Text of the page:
operator overloading

This is a discussion on operator overloading within the C++ Programming forums, part of the General Programming Boards category; hi, i have some idea about operator overloading . in fact i have practised one sample program for addition of ...

  1. #1
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    operator overloading

    hi, i have some idea about operator overloading . in fact i have practised one sample program for addition of complex number by overloading '+' operator. those were simple program to implement and understand.

    but i could not understand if it ususes strems . i have seen many codes that returns streams reference and also taking argument streams.

    something like.....

    ostream& operator<<(ostream& c,x& a) ---- // line 1

    or sometimes like....

    some_stream_reference & some_operator( some_stream_reference & , may_be_some_other_arguments)



    i stumble and feel uncomfortable when i see strem reference (like ostream& ) . what it means ? when i should use it ?


    in the complex number addition we wrote

    complex operator + (complex a, complex b) // its so simple !!

    but look // line 1 ...its returning a reference !!

    i see there is a some variation in this two approach . can anybody tell me in a simple way what is happening at the stream reference ?

    is it necessary to use reference only when comes about streams !!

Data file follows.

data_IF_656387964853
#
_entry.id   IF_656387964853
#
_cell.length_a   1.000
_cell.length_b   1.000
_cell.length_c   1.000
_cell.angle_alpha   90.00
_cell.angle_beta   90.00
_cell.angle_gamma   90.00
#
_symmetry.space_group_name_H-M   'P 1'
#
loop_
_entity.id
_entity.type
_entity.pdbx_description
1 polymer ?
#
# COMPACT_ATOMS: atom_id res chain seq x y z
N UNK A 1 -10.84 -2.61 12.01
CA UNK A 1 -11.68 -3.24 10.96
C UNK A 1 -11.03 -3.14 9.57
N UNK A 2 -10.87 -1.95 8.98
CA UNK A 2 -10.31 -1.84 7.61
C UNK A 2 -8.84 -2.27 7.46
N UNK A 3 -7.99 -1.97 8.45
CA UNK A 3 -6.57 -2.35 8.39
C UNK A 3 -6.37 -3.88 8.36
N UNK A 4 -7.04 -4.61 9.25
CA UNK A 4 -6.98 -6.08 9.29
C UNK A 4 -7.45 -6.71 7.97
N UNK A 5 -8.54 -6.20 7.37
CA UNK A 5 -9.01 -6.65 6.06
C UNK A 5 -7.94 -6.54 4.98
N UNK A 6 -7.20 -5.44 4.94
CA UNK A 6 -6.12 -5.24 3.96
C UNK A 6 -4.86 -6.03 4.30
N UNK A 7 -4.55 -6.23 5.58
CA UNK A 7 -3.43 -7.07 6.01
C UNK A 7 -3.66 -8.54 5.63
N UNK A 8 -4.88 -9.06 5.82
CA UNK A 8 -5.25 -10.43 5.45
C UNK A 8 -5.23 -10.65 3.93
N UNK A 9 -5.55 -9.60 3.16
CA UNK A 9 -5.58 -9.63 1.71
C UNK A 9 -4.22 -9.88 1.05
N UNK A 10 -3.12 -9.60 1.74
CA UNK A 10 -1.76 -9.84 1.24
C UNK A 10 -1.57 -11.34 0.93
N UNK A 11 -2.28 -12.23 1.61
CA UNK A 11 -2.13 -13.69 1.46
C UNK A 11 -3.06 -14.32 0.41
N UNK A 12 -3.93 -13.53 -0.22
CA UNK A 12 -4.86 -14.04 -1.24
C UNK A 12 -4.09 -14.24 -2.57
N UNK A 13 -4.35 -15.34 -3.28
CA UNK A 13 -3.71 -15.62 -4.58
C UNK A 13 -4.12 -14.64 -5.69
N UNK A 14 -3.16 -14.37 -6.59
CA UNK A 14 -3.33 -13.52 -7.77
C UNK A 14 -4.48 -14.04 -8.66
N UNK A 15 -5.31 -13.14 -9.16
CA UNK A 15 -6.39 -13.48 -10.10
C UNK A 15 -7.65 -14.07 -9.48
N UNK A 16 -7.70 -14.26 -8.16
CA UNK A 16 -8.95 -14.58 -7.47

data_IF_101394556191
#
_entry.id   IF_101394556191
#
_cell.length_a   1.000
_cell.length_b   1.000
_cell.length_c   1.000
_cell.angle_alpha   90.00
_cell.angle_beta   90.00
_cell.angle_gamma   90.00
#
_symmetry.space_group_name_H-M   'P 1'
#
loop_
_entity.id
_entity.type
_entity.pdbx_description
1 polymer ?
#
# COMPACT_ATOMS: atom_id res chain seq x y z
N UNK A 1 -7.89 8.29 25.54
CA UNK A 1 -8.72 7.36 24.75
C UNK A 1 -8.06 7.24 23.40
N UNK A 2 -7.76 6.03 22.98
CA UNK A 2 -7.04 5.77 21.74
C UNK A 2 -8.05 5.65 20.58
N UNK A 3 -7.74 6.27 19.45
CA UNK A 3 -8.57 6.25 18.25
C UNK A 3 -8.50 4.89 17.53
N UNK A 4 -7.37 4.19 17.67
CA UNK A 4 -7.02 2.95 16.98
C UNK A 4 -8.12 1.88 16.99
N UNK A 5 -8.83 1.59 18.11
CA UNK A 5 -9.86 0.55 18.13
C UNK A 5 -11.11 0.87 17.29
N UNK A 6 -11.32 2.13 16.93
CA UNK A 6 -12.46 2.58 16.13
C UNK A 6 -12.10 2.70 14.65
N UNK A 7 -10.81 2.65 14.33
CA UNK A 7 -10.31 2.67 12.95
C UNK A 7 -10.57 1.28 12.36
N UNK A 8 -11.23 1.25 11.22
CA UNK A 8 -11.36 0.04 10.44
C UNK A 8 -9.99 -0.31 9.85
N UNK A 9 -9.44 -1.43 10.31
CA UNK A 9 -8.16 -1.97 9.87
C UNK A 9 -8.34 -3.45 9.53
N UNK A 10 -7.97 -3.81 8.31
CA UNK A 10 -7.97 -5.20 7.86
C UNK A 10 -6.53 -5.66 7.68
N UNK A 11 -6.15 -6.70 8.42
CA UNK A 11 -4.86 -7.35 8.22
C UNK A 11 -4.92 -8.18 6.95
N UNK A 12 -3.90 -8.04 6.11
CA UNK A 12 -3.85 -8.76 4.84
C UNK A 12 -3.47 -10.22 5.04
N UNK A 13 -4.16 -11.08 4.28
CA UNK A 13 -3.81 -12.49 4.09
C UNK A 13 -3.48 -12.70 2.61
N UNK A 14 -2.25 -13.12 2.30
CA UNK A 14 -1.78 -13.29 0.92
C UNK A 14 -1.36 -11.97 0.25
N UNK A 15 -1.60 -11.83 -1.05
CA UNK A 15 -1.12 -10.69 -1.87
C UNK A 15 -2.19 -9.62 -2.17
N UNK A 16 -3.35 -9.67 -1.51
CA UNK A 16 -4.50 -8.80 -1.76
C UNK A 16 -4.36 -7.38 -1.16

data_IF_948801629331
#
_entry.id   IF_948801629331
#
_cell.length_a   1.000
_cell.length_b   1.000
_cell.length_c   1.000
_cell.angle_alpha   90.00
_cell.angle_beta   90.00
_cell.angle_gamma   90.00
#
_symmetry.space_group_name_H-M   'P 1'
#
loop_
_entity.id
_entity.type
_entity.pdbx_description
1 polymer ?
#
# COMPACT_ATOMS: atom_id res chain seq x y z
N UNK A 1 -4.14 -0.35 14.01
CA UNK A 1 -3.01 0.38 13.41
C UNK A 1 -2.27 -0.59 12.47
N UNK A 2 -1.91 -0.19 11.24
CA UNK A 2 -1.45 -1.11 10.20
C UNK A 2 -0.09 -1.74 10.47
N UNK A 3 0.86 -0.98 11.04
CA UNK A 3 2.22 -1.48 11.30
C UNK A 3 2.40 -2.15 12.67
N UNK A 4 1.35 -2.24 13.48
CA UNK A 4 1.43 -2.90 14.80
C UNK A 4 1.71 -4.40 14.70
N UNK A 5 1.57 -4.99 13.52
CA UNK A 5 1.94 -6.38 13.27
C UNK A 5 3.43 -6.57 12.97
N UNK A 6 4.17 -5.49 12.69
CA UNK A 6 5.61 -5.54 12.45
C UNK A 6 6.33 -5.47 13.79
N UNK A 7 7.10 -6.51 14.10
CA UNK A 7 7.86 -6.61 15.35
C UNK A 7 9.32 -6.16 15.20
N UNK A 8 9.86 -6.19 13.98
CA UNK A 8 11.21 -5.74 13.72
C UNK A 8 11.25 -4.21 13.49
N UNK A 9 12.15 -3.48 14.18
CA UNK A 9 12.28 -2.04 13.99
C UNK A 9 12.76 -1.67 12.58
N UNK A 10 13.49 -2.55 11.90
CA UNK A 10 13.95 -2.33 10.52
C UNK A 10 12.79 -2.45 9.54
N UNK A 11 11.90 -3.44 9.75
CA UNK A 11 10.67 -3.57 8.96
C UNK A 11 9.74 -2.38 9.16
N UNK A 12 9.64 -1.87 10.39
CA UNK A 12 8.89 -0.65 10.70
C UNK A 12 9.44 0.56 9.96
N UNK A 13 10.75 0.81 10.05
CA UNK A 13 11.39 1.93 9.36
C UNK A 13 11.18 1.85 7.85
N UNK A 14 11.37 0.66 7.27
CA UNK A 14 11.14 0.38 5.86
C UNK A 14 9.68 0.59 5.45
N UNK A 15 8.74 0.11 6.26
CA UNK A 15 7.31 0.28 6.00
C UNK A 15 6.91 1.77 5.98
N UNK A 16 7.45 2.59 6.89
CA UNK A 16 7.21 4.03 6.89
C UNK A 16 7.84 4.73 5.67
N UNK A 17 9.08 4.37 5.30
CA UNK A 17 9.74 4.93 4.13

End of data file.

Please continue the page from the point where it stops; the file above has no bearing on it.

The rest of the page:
thanks
    blue_gene

  2. #2
    Registered User jlou's Avatar
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    No references aren't only for streams. You could also write:
    Code:
    const complex& operator + (const complex& a, const complex& b)
    Some would argue that it is better to do it with const references so you don't make a copy. When working with streams you pass a non-const reference because you want to modify the stream. For example, you want to output the data in your class. The only way to change an object passed into your function is if it is passed in by reference (as a reference or pointer). If you passed the stream in like you did the Complex object, then you'd get a copy of the stream and outputting wouldn't work.

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    My understanding is:

    Passing by reference is frequently faster (for large objects) that passing by value. If you don't want the values to change in the function then pass it by const reference.


    Returning by reference can allow you to chain things.

    if c1, c2, c3, c4 are all complex numbers then;

    c1 = c2 + c3; //works for your code but

    c1 = c2 + c3 + c4; //won't work for your code.

    for stream operators if you want to be able to do this:

    cin >> c1 >> c2 >> c3;

    or

    ofstream fout //etc
    fout << c1 << ' ' << c2 << ' ' << c3 << ' ' << c4;

    then you need the return a reference version. If you want to be able to do:

    fout << c1;
    fout << c2;
    fout << c3;

    then you don't need the reference version. The standard way to do stream operators is to make them chainable, but you don't have to do it that way if you don't want to.

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    thanks jlou and elad ....i read ur explanation. you have explained well. i have got some more questions reading your material.

    questions are....
    >>If you passed the stream in like you did the Complex object, then you'd get a copy of the stream and outputting wouldn't work.

    so what ?
    inside the function we had something like.....

    complex temp;
    temp.real = a.real + b.real;
    temp.ima =a.img + b.img;
    return (temp)

    so the function will return the desired value as demanded by the caller i.e c= a+b